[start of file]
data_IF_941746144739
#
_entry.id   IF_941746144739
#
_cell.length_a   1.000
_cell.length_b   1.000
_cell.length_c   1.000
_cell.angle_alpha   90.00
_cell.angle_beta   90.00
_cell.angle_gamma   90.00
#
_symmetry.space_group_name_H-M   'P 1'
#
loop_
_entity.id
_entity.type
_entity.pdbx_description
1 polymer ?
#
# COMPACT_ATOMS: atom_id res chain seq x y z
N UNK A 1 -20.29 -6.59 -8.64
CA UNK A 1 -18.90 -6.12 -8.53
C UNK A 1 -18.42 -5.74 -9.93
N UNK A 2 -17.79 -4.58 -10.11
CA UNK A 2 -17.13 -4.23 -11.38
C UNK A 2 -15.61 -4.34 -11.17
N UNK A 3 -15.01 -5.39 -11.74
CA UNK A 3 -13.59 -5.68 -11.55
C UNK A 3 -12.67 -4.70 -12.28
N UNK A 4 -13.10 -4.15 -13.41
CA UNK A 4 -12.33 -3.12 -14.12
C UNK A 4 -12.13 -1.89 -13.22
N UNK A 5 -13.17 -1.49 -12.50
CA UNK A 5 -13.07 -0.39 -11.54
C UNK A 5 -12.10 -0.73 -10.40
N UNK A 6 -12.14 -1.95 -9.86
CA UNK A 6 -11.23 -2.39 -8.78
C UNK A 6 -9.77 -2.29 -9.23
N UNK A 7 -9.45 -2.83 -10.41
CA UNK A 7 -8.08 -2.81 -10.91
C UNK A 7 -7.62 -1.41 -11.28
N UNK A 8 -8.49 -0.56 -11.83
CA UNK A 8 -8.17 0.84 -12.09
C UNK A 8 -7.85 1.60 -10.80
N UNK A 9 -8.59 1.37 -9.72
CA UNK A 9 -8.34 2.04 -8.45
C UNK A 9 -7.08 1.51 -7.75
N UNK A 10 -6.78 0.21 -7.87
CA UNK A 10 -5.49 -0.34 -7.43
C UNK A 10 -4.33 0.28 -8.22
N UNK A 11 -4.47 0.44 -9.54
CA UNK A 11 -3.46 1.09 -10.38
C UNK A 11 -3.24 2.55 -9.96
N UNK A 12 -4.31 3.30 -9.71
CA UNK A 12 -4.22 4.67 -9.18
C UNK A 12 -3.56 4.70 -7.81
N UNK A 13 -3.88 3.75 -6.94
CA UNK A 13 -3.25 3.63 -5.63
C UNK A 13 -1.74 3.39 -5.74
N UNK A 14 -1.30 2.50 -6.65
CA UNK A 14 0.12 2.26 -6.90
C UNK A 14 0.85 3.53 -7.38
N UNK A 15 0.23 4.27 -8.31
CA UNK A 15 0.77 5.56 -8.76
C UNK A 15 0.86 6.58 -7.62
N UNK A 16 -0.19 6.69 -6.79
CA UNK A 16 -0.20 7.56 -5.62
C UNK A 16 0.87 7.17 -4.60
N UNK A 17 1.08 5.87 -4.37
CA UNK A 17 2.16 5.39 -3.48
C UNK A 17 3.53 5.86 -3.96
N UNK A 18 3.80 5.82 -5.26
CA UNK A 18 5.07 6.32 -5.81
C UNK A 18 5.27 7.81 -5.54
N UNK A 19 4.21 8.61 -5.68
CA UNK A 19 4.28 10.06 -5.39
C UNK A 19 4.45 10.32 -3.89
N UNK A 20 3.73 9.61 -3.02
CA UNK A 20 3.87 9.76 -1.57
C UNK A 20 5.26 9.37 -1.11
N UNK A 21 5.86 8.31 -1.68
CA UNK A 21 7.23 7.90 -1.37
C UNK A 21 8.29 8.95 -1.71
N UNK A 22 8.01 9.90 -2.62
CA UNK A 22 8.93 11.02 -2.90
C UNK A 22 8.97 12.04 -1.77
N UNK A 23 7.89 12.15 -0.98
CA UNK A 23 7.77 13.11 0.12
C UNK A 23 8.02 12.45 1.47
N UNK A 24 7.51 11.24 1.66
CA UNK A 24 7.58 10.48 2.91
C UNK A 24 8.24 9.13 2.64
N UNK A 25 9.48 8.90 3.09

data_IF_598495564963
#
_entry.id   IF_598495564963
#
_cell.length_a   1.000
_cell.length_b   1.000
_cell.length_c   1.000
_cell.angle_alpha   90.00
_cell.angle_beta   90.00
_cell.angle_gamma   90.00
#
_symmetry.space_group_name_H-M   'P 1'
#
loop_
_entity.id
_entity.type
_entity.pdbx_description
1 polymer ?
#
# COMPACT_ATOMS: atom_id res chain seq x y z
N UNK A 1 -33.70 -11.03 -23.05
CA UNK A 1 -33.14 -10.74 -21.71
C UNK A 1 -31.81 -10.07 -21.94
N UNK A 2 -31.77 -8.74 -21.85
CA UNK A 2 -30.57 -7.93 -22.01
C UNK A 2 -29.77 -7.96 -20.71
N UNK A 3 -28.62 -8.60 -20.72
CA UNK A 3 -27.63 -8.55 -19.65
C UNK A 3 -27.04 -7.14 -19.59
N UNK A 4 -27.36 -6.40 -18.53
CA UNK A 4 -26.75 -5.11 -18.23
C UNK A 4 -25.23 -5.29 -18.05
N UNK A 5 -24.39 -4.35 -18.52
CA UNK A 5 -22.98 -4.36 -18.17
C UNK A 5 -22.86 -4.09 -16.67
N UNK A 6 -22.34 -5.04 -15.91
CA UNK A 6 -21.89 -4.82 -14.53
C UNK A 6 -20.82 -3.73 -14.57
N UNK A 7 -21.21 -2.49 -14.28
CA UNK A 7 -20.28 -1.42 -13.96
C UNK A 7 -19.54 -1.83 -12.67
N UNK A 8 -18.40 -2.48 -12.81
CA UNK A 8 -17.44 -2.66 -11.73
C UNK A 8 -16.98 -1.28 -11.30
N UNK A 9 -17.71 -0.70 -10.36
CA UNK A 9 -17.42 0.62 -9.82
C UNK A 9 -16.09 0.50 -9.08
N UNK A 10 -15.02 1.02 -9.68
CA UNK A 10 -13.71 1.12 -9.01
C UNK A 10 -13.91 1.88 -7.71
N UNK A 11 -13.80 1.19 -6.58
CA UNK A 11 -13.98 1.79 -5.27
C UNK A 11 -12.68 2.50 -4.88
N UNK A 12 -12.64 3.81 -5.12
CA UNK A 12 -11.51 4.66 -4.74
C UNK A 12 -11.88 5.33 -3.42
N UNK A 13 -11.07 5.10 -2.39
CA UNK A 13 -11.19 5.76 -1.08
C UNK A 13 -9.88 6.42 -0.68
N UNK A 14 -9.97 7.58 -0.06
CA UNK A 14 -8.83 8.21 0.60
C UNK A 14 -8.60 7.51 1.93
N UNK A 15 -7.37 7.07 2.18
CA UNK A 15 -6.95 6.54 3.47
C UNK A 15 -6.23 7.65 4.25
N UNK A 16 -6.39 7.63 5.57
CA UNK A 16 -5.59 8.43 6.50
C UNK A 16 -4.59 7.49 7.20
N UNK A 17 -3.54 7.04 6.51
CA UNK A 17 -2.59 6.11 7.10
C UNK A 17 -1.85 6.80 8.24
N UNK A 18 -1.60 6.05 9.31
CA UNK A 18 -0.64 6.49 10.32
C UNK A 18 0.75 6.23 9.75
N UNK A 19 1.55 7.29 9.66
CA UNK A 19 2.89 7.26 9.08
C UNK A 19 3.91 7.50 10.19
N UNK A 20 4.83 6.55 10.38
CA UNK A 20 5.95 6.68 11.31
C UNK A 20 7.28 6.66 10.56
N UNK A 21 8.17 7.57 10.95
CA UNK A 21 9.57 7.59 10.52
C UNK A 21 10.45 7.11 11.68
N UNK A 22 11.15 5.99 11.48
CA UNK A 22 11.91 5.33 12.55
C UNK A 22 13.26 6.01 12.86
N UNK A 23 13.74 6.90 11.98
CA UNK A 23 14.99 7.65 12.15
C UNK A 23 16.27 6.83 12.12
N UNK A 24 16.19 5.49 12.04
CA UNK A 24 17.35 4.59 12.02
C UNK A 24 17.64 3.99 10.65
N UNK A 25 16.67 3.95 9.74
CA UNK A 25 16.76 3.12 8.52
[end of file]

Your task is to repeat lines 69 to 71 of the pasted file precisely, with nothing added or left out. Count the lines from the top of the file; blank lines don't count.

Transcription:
N UNK A 17 1.08 5.87 -4.37
CA UNK A 17 2.16 5.39 -3.48
C UNK A 17 3.53 5.86 -3.96